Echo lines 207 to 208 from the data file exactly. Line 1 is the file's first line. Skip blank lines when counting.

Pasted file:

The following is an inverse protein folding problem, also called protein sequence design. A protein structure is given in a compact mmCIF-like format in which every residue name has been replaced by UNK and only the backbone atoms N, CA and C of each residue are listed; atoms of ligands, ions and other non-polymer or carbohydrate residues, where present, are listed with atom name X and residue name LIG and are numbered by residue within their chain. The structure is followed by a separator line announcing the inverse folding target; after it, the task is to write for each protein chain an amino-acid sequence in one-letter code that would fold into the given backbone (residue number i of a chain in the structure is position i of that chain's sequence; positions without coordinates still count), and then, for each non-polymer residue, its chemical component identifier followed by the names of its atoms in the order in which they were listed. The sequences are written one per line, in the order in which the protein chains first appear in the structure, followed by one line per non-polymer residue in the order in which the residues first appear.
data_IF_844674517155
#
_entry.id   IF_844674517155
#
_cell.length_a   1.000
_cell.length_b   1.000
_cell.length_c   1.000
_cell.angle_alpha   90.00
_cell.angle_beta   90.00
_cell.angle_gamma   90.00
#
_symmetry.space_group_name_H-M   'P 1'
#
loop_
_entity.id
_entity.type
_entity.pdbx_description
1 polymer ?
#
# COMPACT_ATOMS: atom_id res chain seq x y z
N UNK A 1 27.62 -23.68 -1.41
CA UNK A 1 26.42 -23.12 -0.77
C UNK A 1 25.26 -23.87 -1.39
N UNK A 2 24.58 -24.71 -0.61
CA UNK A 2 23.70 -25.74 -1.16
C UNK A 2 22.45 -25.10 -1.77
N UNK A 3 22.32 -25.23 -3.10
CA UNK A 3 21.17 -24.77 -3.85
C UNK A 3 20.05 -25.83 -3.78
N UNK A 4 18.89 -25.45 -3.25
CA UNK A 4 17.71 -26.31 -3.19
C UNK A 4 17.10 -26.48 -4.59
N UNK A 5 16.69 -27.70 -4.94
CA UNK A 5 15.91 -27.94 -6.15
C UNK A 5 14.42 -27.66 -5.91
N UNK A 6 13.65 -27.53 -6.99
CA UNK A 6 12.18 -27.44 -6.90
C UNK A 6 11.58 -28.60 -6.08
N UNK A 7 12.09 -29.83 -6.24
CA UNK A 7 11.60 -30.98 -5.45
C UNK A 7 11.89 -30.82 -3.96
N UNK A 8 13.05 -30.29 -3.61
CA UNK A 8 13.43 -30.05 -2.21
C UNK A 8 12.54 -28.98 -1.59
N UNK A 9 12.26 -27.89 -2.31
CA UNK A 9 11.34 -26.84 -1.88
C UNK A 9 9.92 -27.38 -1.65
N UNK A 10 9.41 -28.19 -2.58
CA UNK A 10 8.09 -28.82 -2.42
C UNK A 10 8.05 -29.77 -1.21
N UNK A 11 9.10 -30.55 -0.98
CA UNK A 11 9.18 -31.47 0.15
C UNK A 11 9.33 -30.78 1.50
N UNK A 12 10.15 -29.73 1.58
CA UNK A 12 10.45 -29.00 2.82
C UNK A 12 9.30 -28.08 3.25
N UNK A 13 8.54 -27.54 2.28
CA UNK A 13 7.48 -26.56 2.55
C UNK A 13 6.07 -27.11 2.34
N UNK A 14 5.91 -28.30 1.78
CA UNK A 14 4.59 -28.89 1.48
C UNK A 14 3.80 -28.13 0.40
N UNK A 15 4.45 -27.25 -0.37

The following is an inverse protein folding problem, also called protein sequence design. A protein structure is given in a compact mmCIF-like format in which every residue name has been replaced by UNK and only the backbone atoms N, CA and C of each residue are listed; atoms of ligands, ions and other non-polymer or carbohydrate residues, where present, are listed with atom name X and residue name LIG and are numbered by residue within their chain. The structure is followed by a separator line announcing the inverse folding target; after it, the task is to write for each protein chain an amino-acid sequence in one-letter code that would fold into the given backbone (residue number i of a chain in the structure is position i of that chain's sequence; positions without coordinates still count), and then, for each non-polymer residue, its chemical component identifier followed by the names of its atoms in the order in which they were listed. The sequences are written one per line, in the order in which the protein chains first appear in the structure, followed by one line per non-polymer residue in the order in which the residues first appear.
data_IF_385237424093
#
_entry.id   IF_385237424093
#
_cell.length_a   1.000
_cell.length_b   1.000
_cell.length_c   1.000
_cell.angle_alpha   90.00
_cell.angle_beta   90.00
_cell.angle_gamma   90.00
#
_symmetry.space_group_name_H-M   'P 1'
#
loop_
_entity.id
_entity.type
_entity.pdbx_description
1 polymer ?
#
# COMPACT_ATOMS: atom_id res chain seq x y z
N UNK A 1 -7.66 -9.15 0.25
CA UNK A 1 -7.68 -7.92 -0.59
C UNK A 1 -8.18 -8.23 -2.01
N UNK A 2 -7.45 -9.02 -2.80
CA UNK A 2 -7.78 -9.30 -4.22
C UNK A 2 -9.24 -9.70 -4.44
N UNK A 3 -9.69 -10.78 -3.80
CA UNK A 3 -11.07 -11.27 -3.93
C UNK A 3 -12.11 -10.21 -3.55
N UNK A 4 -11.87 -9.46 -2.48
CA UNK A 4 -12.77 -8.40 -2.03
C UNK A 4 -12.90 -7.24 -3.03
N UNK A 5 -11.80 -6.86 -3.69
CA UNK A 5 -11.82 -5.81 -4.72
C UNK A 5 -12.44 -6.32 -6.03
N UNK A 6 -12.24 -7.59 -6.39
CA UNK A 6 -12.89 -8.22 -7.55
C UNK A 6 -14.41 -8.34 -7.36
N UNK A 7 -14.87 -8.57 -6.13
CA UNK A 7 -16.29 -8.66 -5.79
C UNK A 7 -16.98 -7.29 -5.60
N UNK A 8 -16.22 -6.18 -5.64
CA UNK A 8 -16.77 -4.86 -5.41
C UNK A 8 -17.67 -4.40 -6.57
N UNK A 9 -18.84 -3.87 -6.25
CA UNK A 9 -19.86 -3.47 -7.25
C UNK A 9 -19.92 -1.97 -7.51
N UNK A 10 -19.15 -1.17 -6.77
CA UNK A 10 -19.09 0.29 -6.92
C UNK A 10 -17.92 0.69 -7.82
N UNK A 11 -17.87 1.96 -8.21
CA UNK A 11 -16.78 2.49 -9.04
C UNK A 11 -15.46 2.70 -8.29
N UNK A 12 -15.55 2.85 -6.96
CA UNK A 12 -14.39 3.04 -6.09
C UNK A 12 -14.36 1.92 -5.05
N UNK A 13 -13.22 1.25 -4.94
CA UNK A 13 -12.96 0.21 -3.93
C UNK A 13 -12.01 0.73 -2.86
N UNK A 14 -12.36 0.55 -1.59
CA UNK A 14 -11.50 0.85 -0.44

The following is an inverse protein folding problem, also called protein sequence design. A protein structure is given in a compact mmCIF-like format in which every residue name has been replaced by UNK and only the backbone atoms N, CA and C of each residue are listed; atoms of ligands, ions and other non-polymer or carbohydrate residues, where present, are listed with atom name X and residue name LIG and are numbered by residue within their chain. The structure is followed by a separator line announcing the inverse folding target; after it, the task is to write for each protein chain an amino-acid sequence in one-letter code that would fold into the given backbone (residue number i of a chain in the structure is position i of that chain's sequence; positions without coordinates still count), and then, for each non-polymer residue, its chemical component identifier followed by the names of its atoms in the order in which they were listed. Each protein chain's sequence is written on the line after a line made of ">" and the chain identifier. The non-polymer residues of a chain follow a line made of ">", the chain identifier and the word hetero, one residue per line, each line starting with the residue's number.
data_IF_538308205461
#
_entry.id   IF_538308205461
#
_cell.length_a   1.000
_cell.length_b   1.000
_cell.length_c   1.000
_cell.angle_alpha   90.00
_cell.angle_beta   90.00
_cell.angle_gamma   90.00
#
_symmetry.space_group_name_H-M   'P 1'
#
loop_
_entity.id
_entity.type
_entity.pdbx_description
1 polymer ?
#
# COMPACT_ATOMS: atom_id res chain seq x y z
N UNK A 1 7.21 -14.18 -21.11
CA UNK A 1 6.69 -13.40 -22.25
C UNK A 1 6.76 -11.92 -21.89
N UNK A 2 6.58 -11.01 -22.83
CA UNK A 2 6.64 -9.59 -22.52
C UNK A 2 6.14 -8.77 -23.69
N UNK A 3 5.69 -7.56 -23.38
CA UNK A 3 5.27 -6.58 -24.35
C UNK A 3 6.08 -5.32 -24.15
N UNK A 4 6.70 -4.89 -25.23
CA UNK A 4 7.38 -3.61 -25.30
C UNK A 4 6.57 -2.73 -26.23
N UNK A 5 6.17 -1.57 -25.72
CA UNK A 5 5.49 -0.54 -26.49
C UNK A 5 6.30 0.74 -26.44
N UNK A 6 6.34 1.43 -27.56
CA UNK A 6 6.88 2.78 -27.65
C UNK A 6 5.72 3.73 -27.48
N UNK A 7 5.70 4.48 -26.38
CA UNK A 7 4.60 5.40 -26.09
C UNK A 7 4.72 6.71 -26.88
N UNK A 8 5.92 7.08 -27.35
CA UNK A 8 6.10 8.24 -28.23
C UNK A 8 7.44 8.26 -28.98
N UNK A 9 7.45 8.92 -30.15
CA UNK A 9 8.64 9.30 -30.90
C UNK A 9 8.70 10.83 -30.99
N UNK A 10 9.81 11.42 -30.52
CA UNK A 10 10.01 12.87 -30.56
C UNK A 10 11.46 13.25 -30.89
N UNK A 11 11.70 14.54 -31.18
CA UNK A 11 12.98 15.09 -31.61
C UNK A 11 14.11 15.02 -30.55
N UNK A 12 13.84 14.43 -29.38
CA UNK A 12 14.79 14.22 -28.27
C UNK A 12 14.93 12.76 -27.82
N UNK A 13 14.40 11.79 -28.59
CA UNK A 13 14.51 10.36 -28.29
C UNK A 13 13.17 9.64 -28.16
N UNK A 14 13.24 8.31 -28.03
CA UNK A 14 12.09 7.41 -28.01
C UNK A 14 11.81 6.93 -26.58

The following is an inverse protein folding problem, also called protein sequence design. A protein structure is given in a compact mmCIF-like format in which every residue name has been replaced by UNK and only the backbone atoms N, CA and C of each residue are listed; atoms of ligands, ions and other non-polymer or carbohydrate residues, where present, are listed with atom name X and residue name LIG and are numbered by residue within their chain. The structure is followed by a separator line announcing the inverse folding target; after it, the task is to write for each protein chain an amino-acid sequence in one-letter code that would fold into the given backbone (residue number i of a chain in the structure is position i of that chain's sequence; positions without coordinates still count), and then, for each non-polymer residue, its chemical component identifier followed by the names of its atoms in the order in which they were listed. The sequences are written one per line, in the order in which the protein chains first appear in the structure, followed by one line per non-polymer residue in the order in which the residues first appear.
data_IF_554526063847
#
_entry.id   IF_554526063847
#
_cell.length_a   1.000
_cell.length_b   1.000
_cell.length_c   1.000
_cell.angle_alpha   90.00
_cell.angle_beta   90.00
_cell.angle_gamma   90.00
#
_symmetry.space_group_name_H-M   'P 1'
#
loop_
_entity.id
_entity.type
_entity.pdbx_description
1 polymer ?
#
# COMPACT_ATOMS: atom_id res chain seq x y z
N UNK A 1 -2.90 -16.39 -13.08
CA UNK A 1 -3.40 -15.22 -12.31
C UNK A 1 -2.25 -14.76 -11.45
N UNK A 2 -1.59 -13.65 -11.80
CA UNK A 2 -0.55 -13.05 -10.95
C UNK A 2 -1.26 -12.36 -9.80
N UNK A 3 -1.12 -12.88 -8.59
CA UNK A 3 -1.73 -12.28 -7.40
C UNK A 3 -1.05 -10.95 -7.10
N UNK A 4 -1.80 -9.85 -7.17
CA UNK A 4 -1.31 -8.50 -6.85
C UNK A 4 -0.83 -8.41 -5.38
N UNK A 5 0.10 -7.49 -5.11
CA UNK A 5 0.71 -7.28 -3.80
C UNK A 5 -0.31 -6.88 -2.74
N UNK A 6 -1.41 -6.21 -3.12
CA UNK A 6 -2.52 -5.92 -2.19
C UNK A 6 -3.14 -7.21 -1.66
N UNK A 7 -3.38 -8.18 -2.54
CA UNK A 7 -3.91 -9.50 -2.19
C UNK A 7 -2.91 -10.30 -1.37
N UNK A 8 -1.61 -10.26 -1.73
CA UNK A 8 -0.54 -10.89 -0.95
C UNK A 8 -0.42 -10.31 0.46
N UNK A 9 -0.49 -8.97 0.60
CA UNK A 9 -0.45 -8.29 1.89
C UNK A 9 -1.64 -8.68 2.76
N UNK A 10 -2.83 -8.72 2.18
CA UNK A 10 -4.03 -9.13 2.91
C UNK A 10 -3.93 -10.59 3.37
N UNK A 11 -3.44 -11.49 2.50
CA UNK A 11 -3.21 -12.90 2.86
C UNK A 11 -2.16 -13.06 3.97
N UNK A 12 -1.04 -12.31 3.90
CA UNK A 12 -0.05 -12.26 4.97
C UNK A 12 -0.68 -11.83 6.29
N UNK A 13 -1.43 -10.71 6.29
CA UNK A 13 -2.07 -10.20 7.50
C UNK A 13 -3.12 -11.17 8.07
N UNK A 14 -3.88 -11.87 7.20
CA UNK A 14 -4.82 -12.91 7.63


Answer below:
_entity.pdbx_description
1 polymer ?